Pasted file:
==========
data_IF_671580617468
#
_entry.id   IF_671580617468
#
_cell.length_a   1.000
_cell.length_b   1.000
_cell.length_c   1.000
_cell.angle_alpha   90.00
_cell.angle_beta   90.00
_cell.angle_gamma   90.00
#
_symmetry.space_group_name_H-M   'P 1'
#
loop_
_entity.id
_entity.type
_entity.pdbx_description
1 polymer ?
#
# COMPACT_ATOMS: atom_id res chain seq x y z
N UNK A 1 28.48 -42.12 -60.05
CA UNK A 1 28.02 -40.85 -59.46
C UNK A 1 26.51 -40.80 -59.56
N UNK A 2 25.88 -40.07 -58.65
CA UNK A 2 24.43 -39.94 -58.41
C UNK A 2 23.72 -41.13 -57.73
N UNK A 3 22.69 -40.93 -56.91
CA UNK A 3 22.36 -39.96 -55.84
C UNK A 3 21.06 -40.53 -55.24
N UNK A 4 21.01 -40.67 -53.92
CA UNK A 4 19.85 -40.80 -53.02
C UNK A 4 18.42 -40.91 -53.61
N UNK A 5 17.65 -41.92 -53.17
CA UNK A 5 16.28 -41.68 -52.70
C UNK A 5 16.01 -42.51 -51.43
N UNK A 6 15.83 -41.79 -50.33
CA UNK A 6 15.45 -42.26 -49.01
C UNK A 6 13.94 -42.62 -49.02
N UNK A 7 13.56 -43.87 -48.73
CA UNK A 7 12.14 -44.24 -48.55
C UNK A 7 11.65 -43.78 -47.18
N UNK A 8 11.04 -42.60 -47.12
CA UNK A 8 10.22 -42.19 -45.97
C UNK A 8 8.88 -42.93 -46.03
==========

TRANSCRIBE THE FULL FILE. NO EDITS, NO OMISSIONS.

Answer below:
data_IF_671580617468
#
_entry.id   IF_671580617468
#
_cell.length_a   1.000
_cell.length_b   1.000
_cell.length_c   1.000
_cell.angle_alpha   90.00
_cell.angle_beta   90.00
_cell.angle_gamma   90.00
#
_symmetry.space_group_name_H-M   'P 1'
#
loop_
_entity.id
_entity.type
_entity.pdbx_description
1 polymer ?
#
# COMPACT_ATOMS: atom_id res chain seq x y z
N UNK A 1 28.48 -42.12 -60.05
CA UNK A 1 28.02 -40.85 -59.46
C UNK A 1 26.51 -40.80 -59.56
N UNK A 2 25.88 -40.07 -58.65
CA UNK A 2 24.43 -39.94 -58.41
C UNK A 2 23.72 -41.13 -57.73
N UNK A 3 22.69 -40.93 -56.91
CA UNK A 3 22.36 -39.96 -55.84
C UNK A 3 21.06 -40.53 -55.24
N UNK A 4 21.01 -40.67 -53.92
CA UNK A 4 19.85 -40.80 -53.02
C UNK A 4 18.42 -40.91 -53.61
N UNK A 5 17.65 -41.92 -53.17
CA UNK A 5 16.28 -41.68 -52.70
C UNK A 5 16.01 -42.51 -51.43
N UNK A 6 15.83 -41.79 -50.33
CA UNK A 6 15.45 -42.26 -49.01
C UNK A 6 13.94 -42.62 -49.02
N UNK A 7 13.56 -43.87 -48.73
CA UNK A 7 12.14 -44.24 -48.55
C UNK A 7 11.65 -43.78 -47.18
N UNK A 8 11.04 -42.60 -47.12
CA UNK A 8 10.22 -42.19 -45.97
C UNK A 8 8.88 -42.93 -46.03